The Animals Abroad Bill: Trampling African rights to win UK votes
The UK government’s proposed Animals Abroad Bill is purportedly meant to reduce the involvement of UK citizens in activities that cause animal welfare and conservation harms in other countries. But, as it is written, the Bill is likely to cause more harm to wildlife conservation than good, whilst undermining the rights of rural African communities.
The UK government’s proposed Animals Abroad Bill is purportedly meant to reduce the involvement of UK citizens in activities that cause animal welfare and conservation harms in other countries. Among the activities it aims to restrict is trophy hunting, which contributes to the conservation of 1,394,000 km2 of land in sub-Saharan Africa and provides 50-90% of the income generated by community-based organisations in southern Africa. The Bill’s proposed ban on importing animal trophies into the UK is therefore of some concern to rural African communities and organisations that support community-based conservation. As it is written, the Bill is likely to cause more harm to wildlife conservation than good, whilst undermining the rights of rural African communities.
The Bill has been framed as a way for the UK to show “conservation leadership” internationally. In reality, it seems to be an effort to score easy political points with British voters, whilst disrespecting the sovereignty of every nation this Bill may affect. Far from showing international leadership, the UK is engaging in paternalistic neo-colonialism where the possibility of gaining a few domestic votes outweigh the needs and perspectives of people living in developing countries.
A verbal evidence session held on the 2nd of November for the UK parliamentary committee regarding the Animals Abroad Bill reveals extreme disregard for the people who may be affected by UK policies. As its name suggests, this Bill is all about UK policies that are meant to affect animal-based economic activities that involve UK citizens in other countries. Yet perspectives from these other countries on why these economic activities exist in the first place have been effectively blocked.
The inquiry started with the Environment, Food and Rural Affairs Committee (EFRA) issuing a public call for written evidence. One of the 42 submissions included a group of African community leaders called the Community Leaders Network of Southern Africa (CLN). The CLN is unique among evidence providers, as they hail from rural African communities that have direct dealings with the trophy hunting industry. Their views are therefore based on lived experiences, rather than distant theory.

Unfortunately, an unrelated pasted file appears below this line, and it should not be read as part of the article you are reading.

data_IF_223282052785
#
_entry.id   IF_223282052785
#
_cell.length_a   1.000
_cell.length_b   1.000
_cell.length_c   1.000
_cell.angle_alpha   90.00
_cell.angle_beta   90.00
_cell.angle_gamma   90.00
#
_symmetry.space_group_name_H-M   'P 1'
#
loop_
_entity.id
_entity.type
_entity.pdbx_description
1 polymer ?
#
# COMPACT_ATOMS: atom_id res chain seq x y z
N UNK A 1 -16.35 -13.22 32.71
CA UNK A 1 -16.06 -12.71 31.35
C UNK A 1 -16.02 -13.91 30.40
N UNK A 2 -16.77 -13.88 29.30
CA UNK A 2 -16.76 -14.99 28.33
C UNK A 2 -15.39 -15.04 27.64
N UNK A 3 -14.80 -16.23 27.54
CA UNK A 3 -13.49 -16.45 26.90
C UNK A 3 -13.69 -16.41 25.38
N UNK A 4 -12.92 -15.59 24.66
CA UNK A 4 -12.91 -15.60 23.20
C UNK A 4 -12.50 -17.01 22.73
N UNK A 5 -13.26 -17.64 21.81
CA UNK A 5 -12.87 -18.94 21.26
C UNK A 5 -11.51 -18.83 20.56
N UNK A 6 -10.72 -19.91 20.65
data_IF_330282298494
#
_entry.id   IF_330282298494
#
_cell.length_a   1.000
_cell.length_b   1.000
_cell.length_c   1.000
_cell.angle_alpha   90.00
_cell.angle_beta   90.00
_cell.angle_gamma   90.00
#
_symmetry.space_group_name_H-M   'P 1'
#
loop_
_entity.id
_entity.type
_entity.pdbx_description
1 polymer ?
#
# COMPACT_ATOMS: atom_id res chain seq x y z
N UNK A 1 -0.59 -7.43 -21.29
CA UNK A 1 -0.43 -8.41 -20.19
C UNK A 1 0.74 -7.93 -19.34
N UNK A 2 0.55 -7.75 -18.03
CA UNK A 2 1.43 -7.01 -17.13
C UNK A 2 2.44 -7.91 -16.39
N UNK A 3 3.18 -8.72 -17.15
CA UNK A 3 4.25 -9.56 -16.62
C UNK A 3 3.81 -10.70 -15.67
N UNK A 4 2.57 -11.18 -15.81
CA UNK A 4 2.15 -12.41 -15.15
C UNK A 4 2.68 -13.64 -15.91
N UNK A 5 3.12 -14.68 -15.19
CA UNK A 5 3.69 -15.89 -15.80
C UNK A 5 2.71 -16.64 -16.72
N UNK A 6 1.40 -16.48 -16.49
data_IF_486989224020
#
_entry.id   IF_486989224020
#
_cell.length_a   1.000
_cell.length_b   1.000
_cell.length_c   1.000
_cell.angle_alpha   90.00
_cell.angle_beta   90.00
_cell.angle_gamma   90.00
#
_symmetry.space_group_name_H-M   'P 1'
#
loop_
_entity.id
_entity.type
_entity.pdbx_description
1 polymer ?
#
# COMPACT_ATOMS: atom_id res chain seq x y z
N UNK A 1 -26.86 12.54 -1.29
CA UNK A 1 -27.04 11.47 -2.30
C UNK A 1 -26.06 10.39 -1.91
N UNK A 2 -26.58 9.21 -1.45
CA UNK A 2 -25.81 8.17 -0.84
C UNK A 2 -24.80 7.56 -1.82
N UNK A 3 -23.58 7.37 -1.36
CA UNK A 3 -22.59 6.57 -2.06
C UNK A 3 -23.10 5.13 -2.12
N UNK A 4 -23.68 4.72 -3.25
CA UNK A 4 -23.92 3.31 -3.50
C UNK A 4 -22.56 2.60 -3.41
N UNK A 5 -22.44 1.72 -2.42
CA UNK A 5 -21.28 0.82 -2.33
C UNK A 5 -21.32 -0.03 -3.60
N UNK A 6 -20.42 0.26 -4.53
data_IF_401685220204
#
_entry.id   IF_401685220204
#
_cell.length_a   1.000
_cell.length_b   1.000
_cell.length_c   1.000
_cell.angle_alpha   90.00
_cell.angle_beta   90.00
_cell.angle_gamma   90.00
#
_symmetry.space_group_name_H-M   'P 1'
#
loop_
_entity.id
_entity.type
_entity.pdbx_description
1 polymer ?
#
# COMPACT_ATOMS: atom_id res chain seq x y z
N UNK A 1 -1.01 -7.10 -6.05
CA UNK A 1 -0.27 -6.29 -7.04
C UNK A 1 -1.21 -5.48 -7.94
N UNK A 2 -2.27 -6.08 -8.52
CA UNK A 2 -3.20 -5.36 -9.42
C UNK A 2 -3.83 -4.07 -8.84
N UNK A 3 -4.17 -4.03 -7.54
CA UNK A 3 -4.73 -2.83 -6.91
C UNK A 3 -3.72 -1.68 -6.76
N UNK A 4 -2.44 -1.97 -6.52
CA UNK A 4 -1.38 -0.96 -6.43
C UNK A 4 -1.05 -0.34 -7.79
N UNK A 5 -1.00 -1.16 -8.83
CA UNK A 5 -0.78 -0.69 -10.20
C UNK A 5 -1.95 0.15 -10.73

Perhaps in recognition of this, EFRA invited the CLN to give evidence before the committee in early November. Yet the CLN were later informed that the hearing had been postponed until next year. They were therefore extremely surprised to learn of the hearing held on the 2nd of November. Is EFRA deliberately excluding the voices of rural Africans from this discussion in order to bias the outcome of the committee’s deliberations?
The composition of the witness group that was called to give verbal evidence instead suggests that this may be so. All three witnesses are drawn from anti-hunting lobby groups that have a financial stake in shutting down the hunting industry: Mark Jones of the Born Free Foundation, Audrey Delsink of Humane Society International and Eduardo Gonçalves of the Campaign to Ban Trophy Hunting. This hearing was no more balanced than if EFRA had selected three hunting organisations as witnesses. Dr Delsink attended the meeting from South Africa, so there was no practical reason for excluding other Africans from this discussion.
In the absence of people who live and work within local communities, the three witnesses used this opportunity to present misinformation, distort statistics, and make unsubstantiated claims about rural Africa. Without alternative views being presented, there was no way for the committee to test these claims and thus develop a balanced view on the situation.
After a few unattributed statements from anonymous Africans, Mr. Gonçalves claimed that: “Trophy hunting is not serving the stated purpose of uplifting the community. The community gets 0%”. Sometime thereafter, Dr Jones quoted an Economists at Large report that claimed that only 3% of trophy hunting revenue trickles down to local communities. Besides blatantly contradicting each other, neither of these statements is true.
Khoadi Hoas Conservancy, Namibia
According to the CLN, between 50-90% of the income to community-based conservation initiatives in their countries is derived from trophy hunting. In communal conservancies in Namibia, hunting outfitters purchase wildlife quotas directly from these community organisations following robust, transparent negotiations. When a price is agreed, 100% of it is paid to the conservancy, either up front or after a successful hunt. Similar negotiations are undertaken in Zimbabwe Botswana, Zambia, Tanzania and Mozambique, and revenue is shared between the community and government according to the laws of these countries.